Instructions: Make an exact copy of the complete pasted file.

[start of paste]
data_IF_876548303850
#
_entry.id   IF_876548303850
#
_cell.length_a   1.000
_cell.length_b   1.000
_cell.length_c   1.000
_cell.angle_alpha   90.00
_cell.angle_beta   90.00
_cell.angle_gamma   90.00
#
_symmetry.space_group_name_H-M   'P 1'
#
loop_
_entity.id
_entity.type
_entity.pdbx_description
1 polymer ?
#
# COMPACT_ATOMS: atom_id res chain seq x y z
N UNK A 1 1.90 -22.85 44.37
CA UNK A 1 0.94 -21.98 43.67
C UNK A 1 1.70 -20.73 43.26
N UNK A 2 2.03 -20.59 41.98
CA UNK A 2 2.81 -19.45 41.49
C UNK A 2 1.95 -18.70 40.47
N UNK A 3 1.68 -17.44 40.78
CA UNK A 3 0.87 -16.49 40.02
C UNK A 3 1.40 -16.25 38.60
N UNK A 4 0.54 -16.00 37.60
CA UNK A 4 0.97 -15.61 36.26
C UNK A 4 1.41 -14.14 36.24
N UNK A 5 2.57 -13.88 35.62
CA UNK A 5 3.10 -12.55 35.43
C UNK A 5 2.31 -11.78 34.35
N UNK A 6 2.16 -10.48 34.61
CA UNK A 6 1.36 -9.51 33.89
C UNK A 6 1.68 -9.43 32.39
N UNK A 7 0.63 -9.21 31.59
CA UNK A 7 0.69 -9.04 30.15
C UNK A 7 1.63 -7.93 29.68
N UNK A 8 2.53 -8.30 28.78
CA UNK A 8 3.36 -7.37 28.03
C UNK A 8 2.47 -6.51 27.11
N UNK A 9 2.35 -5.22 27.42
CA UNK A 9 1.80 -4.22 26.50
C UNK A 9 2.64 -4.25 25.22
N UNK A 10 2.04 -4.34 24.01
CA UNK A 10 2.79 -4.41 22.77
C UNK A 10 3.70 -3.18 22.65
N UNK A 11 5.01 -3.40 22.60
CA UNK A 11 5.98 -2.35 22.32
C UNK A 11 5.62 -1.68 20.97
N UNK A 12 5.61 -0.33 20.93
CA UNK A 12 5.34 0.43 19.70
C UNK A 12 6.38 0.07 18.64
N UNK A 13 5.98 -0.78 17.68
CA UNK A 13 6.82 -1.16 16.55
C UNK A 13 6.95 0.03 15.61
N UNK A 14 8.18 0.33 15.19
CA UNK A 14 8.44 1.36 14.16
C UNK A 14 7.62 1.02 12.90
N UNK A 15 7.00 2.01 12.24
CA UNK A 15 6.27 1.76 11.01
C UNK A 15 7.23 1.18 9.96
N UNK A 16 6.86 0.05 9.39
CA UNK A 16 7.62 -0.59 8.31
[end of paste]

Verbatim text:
data_IF_876548303850
#
_entry.id   IF_876548303850
#
_cell.length_a   1.000
_cell.length_b   1.000
_cell.length_c   1.000
_cell.angle_alpha   90.00
_cell.angle_beta   90.00
_cell.angle_gamma   90.00
#
_symmetry.space_group_name_H-M   'P 1'
#
loop_
_entity.id
_entity.type
_entity.pdbx_description
1 polymer ?
#
# COMPACT_ATOMS: atom_id res chain seq x y z
N UNK A 1 1.90 -22.85 44.37
CA UNK A 1 0.94 -21.98 43.67
C UNK A 1 1.70 -20.73 43.26
N UNK A 2 2.03 -20.59 41.98
CA UNK A 2 2.81 -19.45 41.49
C UNK A 2 1.95 -18.70 40.47
N UNK A 3 1.68 -17.44 40.78
CA UNK A 3 0.87 -16.49 40.02
C UNK A 3 1.40 -16.25 38.60
N UNK A 4 0.54 -16.00 37.60
CA UNK A 4 0.97 -15.61 36.26
C UNK A 4 1.41 -14.14 36.24
N UNK A 5 2.57 -13.88 35.62
CA UNK A 5 3.10 -12.55 35.43
C UNK A 5 2.31 -11.78 34.35
N UNK A 6 2.16 -10.48 34.61
CA UNK A 6 1.36 -9.51 33.89
C UNK A 6 1.68 -9.43 32.39
N UNK A 7 0.63 -9.21 31.59
CA UNK A 7 0.69 -9.04 30.15
C UNK A 7 1.63 -7.93 29.68
N UNK A 8 2.53 -8.30 28.78
CA UNK A 8 3.36 -7.37 28.03
C UNK A 8 2.47 -6.51 27.11
N UNK A 9 2.35 -5.22 27.42
CA UNK A 9 1.80 -4.22 26.50
C UNK A 9 2.64 -4.25 25.22
N UNK A 10 2.04 -4.34 24.01
CA UNK A 10 2.79 -4.41 22.77
C UNK A 10 3.70 -3.18 22.65
N UNK A 11 5.01 -3.40 22.60
CA UNK A 11 5.98 -2.35 22.32
C UNK A 11 5.62 -1.68 20.97
N UNK A 12 5.61 -0.33 20.93
CA UNK A 12 5.34 0.43 19.70
C UNK A 12 6.38 0.07 18.64
N UNK A 13 5.98 -0.78 17.68
CA UNK A 13 6.82 -1.16 16.55
C UNK A 13 6.95 0.03 15.61
N UNK A 14 8.18 0.33 15.19
CA UNK A 14 8.44 1.36 14.16
C UNK A 14 7.62 1.02 12.90
N UNK A 15 7.00 2.01 12.24
CA UNK A 15 6.27 1.76 11.01
C UNK A 15 7.23 1.18 9.96
N UNK A 16 6.86 0.05 9.39
CA UNK A 16 7.62 -0.59 8.31